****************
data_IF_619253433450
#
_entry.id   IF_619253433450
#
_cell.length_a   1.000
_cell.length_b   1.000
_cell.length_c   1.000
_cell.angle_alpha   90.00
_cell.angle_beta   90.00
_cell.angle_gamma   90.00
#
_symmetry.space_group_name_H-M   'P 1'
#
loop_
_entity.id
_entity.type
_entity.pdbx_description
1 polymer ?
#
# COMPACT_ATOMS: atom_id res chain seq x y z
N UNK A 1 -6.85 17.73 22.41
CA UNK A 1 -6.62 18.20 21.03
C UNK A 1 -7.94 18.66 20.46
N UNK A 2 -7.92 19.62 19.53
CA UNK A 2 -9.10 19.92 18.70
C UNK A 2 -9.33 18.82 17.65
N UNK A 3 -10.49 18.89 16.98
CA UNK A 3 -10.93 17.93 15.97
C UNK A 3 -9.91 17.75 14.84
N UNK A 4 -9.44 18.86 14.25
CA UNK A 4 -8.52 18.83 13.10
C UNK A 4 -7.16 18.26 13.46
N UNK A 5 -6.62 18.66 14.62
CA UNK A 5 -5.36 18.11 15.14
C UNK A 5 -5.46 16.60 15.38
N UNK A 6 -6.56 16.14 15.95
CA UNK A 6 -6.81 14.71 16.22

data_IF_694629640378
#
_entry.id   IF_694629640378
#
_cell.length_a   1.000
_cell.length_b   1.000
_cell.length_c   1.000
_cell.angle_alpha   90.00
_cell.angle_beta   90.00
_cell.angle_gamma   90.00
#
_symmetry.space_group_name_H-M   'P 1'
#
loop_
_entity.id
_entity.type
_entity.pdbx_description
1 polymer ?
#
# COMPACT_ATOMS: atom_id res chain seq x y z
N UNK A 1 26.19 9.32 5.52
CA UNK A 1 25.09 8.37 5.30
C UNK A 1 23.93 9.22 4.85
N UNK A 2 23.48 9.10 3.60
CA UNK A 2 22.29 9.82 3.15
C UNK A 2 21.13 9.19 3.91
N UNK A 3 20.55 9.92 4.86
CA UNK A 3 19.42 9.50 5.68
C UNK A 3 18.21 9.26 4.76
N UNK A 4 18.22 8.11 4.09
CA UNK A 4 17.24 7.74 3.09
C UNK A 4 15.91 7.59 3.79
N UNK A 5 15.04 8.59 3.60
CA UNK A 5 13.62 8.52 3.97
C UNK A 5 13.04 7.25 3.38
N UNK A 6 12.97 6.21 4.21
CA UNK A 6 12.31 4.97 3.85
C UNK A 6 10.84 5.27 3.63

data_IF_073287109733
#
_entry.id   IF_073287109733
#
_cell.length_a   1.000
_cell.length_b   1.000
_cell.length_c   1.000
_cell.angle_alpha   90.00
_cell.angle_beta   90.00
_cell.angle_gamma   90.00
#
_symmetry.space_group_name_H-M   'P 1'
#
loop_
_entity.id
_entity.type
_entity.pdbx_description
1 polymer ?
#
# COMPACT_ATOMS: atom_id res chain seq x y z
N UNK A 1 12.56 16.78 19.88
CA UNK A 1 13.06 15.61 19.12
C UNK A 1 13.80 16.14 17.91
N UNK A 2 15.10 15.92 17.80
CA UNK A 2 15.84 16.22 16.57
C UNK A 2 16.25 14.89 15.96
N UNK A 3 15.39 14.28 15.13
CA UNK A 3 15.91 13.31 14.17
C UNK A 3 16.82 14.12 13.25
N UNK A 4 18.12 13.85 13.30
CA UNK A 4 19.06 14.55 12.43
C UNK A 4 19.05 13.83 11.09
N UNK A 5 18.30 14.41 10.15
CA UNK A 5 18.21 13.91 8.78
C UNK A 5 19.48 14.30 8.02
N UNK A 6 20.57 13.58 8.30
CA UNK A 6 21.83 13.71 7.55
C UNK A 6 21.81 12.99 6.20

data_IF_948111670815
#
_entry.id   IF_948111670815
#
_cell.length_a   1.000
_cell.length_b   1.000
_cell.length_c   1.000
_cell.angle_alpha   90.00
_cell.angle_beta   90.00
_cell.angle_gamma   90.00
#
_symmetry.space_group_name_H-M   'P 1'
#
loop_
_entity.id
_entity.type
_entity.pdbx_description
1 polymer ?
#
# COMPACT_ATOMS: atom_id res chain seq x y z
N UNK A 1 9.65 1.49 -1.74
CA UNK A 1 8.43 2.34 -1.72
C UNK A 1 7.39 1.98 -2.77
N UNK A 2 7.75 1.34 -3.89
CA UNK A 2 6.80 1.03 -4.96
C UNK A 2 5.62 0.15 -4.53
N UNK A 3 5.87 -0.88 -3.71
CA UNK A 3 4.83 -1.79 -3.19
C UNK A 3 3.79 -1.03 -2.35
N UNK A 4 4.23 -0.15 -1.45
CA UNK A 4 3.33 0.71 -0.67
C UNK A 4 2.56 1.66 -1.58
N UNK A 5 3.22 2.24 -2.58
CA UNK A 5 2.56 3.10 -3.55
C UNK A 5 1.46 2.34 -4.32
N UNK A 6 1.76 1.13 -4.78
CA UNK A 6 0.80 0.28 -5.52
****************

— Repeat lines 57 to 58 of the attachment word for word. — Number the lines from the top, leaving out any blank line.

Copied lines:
# COMPACT_ATOMS: atom_id res chain seq x y z
N UNK A 1 26.19 9.32 5.52